July 27, 2022
The New York Times reports on analysis from UNICEF and the WHO of a staggering confluence of factors that contributed to the largest backslide in routine immunization in 30 years. Millions of children missed part or all of their early childhood vaccinations due to conflict, climate emergencies, misinformation, pandemic lockdowns, and COVID-19 efforts that diverted resources. The advocacy head of UNICEF described it as an “emergency for children’s health” that could threaten the lives of millions of children.
Vaccination rates for diphtheria, tetanus and pertussis (DTP3), measles, and polio all fell significantly between 2019 and 2021. Such lapses are estimated to mean some 25 million children did not receive protection against lethal illness. The number of zero-dose children increased from 13 million to 18 million, with the largest declines in India, Nigeria, Indonesia, Ethiopia, the Philippines and Brazil.
Many experts expected a rebound in vaccinations last year. Instead, the problem only continued to worsen – spurred by COVID-19 misinformation campaigns and mistrust in public health. Parents are picking and choosing between vaccinations. Current vaccination rates of DPT3 and measles equates to that of 2008 when birth cohorts were lower than today’s. In Brazil, once eradicated measles is once again circulating, and exemplifies what could happen with other, vaccine-treatable diseases.
UNICEF believes an extraordinary amount of resources and commitment will be needed to recover the vaccine decline. Some of the factors, climate emergencies and COVID, are sure to persist. Addressing the shortfall will require heavy investment and novel tactics to combat this crisis. A renewed approach to public health, particularly at the community level, may be among the best available efforts to helping children around the world get caught up and protected.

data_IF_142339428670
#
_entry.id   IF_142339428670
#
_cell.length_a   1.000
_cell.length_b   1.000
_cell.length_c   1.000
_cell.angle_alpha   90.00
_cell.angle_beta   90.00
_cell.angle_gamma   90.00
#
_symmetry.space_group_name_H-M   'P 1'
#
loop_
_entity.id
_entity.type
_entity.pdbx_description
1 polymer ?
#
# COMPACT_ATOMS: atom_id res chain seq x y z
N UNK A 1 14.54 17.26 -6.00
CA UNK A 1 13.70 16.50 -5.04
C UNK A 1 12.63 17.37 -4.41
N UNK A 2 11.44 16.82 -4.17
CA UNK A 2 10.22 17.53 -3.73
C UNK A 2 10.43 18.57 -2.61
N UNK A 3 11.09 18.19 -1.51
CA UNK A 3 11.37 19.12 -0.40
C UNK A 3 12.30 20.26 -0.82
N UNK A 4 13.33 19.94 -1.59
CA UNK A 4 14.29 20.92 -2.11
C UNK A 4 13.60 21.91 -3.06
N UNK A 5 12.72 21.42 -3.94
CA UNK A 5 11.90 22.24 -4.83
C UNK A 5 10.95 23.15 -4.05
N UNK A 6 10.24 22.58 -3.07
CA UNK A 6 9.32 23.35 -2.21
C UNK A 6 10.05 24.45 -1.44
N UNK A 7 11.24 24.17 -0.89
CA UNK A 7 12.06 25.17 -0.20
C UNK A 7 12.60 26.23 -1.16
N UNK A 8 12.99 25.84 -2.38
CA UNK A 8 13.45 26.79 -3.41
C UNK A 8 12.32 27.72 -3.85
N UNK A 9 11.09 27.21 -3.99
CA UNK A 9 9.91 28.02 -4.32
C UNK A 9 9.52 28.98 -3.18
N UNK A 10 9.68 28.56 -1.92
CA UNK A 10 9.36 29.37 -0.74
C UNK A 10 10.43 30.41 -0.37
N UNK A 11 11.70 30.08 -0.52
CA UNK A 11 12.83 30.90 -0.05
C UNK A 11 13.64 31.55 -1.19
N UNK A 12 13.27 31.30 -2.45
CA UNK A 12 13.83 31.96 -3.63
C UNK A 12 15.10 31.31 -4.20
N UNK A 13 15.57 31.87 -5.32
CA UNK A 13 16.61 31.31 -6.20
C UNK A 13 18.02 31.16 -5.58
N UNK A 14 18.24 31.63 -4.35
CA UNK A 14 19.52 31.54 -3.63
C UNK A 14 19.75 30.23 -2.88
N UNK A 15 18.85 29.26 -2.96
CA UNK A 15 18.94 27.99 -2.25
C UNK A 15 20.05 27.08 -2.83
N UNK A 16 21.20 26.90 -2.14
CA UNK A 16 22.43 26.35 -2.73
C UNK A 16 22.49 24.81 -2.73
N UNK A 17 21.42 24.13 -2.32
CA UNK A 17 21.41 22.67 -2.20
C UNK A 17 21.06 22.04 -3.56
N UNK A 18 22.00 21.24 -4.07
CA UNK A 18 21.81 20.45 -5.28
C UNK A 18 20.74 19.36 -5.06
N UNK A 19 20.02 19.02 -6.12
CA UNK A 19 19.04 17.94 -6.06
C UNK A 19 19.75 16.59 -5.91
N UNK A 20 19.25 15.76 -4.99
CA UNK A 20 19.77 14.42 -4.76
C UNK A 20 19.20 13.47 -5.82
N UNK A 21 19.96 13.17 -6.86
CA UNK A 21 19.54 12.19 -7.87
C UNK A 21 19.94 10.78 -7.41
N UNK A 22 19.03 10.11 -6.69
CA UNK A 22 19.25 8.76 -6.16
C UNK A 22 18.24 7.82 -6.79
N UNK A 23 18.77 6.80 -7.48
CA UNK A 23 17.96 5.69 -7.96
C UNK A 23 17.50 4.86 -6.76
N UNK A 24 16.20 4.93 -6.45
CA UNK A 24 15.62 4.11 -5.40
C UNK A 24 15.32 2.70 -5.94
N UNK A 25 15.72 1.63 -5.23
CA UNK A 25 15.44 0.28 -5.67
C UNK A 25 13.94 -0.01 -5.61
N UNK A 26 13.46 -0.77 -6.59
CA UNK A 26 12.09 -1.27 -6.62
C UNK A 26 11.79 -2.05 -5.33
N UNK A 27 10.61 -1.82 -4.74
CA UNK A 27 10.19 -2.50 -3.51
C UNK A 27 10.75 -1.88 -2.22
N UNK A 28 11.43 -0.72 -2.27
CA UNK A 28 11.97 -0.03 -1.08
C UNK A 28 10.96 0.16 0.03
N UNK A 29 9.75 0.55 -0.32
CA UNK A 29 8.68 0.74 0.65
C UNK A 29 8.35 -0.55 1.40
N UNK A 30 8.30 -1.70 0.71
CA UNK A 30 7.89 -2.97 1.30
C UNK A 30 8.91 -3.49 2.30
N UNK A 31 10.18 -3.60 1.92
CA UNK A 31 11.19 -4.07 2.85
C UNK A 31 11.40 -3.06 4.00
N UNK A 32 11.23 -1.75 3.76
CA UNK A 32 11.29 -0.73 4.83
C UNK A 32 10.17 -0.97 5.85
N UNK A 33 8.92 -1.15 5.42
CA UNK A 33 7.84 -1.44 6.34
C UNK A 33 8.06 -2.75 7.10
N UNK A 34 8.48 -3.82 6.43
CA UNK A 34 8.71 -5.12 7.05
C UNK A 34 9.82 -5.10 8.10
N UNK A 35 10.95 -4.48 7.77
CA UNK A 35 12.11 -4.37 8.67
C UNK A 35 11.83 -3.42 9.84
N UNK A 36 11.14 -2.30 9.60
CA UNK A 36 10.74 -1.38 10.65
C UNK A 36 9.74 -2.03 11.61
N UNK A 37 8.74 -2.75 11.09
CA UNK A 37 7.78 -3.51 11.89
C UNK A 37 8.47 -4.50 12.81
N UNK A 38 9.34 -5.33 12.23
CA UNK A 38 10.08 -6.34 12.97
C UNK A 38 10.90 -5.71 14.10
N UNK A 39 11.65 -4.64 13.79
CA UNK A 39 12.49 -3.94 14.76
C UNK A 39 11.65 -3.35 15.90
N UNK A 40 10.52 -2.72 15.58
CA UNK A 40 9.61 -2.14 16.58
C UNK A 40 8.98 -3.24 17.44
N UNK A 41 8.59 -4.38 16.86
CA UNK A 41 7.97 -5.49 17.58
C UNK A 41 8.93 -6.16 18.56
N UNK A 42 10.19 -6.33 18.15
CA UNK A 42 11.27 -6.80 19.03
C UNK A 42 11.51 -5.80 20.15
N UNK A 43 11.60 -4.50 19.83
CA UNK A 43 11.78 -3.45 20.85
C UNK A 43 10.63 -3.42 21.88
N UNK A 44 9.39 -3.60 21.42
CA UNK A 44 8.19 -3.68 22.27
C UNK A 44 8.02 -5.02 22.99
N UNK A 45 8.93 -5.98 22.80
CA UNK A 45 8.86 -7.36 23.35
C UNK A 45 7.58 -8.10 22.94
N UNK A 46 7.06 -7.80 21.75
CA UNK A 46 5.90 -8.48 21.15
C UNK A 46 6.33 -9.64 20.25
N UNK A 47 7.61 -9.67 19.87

PIDS member James Conway provided this comment on the story, “Immunizations have proven to be one of the most important public health endeavors ever – in terms of both preventable mortality and morbidity. While the SARS-CoV2 pandemic has had numerous negative direct impacts on society and health systems, almost as consequential are the indirect impacts. Hundreds of millions of doses of routinely recommended childhood immunizations have been missed over the past few years, largely due to the empowerment of vaccine hesitancy proponents and the diversion of public health resources. This decreased immunization coverage translates into dramatic decreases in herd immunity, against countless vaccine preventable diseases, where progress towards control or eradication had been dramatic over the last decade. Only through a concerted and collaborative effort, and dedicated resources, will we be able to regain lost ground – and protect against looming outbreaks and the widespread reintroduction and spread of these devastating diseases across the globe.”